At the age of fifteen, I had the privilege of taking the trip of a lifetime. The destination was Ireland and we arrived on May 17, 2005, my fifteenth birthday. My journey began at Dulles International Airport in Virginia. We walked in like pack mules loaded down with too much luggage.I had just seen the gold and violet hues of the sunset fall below the clouds and sweep the horizon of the mighty Atlantic when I fell asleep on the British Airways flight that night. I awoke, we were landing at Heathrow Airport, London.
After spending half of my birthday there, we finally boarded the connecting Air Lingus plane for the hour long flight to Ireland. After my Dad became accustomed to driving on the left side of the road, we headed off to the magnificent Cliffs of Moher where the mountains slope down to the sea. Standing at 700 feet high, these limestone cliffs covered in green moss are invigorating. If you climb to the top of O’Brien’s Tower, you can experience a breathtaking view of the Atlantic Ocean.
It was a cold and blustery day, but full of sunshine and clear blue skies. What a beautiful way to spend my birthday. We explored the cobblestone streets of Galway searching for souvenirs and the famous ‘Black Irish’ (people of Irish and Spanish decent, usually having black hair and blue eyes).It was a ‘dark and stormy night’ when we arrived at Kinnitty Castle, on Wednesday night. We dined as lords and ladies in the main hall on meal of tender steak on top of mashed potatoes for 27 Euros apiece.
Our experience was complete with a four person canopy bed that filled up the whole room. Our next stop was Dublin. Be forewarned that it is a disaster when it comes to this city’s layout. The smart thing to do is ask for directions before you get utterly confused.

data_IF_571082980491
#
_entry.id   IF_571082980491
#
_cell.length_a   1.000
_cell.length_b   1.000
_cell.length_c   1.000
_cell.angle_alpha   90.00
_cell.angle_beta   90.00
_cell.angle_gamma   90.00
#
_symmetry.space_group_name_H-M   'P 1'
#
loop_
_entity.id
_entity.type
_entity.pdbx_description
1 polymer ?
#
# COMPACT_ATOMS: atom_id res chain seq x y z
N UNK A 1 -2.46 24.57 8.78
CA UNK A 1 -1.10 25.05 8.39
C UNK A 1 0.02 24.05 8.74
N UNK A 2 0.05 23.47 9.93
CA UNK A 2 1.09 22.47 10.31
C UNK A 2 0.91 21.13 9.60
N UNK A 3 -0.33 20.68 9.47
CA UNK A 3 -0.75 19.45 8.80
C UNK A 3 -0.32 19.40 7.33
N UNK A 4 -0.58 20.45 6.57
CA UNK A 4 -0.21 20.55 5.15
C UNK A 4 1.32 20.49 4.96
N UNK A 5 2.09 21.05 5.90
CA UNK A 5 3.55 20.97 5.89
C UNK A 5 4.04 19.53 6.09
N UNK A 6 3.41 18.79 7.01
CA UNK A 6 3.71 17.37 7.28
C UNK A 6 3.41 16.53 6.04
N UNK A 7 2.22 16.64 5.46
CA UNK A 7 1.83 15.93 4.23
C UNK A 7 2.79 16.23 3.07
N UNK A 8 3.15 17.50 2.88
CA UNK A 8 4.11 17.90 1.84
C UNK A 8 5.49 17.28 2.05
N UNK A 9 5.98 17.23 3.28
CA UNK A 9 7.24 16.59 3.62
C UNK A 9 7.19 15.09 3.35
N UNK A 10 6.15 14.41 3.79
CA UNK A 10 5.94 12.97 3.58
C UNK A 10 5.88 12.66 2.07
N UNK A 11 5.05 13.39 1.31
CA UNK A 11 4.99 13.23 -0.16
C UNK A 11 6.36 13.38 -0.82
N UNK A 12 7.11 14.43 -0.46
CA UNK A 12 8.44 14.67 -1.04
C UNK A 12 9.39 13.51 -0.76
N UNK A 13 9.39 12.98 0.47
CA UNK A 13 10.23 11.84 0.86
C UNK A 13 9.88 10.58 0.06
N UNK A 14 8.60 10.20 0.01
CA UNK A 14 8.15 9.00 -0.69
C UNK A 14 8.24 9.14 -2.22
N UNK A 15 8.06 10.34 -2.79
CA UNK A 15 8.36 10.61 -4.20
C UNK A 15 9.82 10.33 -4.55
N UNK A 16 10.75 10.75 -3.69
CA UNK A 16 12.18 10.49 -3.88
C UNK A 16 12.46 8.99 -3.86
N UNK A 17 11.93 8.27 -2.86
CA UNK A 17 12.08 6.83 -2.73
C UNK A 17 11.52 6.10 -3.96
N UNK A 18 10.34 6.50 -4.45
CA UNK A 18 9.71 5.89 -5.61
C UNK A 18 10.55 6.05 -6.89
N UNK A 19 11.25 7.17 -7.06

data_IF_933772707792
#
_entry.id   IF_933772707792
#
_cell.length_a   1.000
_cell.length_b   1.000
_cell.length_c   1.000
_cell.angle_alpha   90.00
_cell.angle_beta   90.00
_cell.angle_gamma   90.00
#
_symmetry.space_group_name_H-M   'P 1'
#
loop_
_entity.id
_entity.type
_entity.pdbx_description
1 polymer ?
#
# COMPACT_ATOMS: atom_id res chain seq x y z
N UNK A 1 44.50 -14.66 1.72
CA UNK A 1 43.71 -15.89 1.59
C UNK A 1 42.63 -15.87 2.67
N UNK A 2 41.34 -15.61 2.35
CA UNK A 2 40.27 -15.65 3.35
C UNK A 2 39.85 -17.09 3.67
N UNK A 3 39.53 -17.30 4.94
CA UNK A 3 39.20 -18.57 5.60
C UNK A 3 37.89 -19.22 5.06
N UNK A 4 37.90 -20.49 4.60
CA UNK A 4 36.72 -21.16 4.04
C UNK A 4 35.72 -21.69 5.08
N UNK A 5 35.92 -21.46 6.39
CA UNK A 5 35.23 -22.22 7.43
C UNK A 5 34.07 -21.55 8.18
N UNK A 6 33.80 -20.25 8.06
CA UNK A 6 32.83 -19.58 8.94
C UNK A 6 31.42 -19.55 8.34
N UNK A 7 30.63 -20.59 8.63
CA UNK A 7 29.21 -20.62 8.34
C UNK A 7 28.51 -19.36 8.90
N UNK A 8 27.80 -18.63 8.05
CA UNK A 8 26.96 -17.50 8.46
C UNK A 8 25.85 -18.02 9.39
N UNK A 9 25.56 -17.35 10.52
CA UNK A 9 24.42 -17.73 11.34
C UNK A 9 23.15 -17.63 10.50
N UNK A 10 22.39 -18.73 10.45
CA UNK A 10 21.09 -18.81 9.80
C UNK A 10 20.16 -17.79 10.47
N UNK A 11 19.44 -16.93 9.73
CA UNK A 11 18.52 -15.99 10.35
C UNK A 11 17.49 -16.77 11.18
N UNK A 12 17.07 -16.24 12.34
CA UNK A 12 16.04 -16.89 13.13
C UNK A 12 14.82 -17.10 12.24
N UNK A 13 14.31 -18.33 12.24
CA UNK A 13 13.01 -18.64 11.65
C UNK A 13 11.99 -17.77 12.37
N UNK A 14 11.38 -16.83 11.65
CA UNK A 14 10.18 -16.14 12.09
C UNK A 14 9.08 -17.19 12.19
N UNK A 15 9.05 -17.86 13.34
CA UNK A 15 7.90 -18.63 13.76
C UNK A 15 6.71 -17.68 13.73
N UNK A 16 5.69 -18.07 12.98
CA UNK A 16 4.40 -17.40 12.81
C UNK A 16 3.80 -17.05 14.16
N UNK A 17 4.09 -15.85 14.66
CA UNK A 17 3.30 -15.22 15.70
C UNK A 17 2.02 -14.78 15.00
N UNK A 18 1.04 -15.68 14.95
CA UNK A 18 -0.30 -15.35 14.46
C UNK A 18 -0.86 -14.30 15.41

Thanks to my stubborn Dad, we drove around for two hours getting nowhere. The one tip that can prevent you from hours of driving around in circles is to realize that on every block the street name changes. Once we found our way to the Harrington Hall Hotel, we were able to have tea and scones in a cafe and make a brief trip over to Temple Bar. At sunset, we drove up to the Rock of Cashel, the famous castle in Tara that was once the high seat of Irish kings.
We were disappointed to find it closed, but decided to explore the outside anyway. You could smell the earth as a light rain fell. For a moment the rain stopped, revealing a magnificent rainbow full of radiant colors that arched over the entire castle. The next day, we drove to Blarney Castle and climbed the claustrophobic stone stairway to kiss the Blarney Stone and receive the ‘Gift of Eloquence.’ The majority of the following morning was spent along the Lakes of Killarney in the Irish National Park.
Pink rhododendron bushes lined the pathway of Muckross House as we rode by in a jaunting cart. The Caribbean blue water and emerald green hills of the Dingle Peninsula are beautiful beyond comparison. White capped waves crashed into the jutted peninsula. I can still picture one scene from an outlook on the Slea Head Drive.
As I looked into the distance there were white dots of sheep grazing in the pastures. Divided only by winding rock walls, the pastures looked as if they had been perfectly patched together like a quilt. Who knew there were so many shades of green in one area? But, by far the most exciting event during the entire vacation was dancing at Bunratty Castle that night.
At the last minute, I was invited to dance during the dinner show. As I kicked up my feet in my ghillies (soft shoes), the accordion player played an Irish Reel. The professional Irish dancer’s costumes glittered while they leaped across the stage and the sound of their hard shoes clicking on the wood floor in unison gave me shivers of excitement. Afterwards we had Irish stew, brown bread, and plenty of potatoes. It was such a memorable night to end our journey.Throughout my vacation to Ireland, I experienced the true rugged beauty of God’s creation and Irish culture. Erin, I will return.
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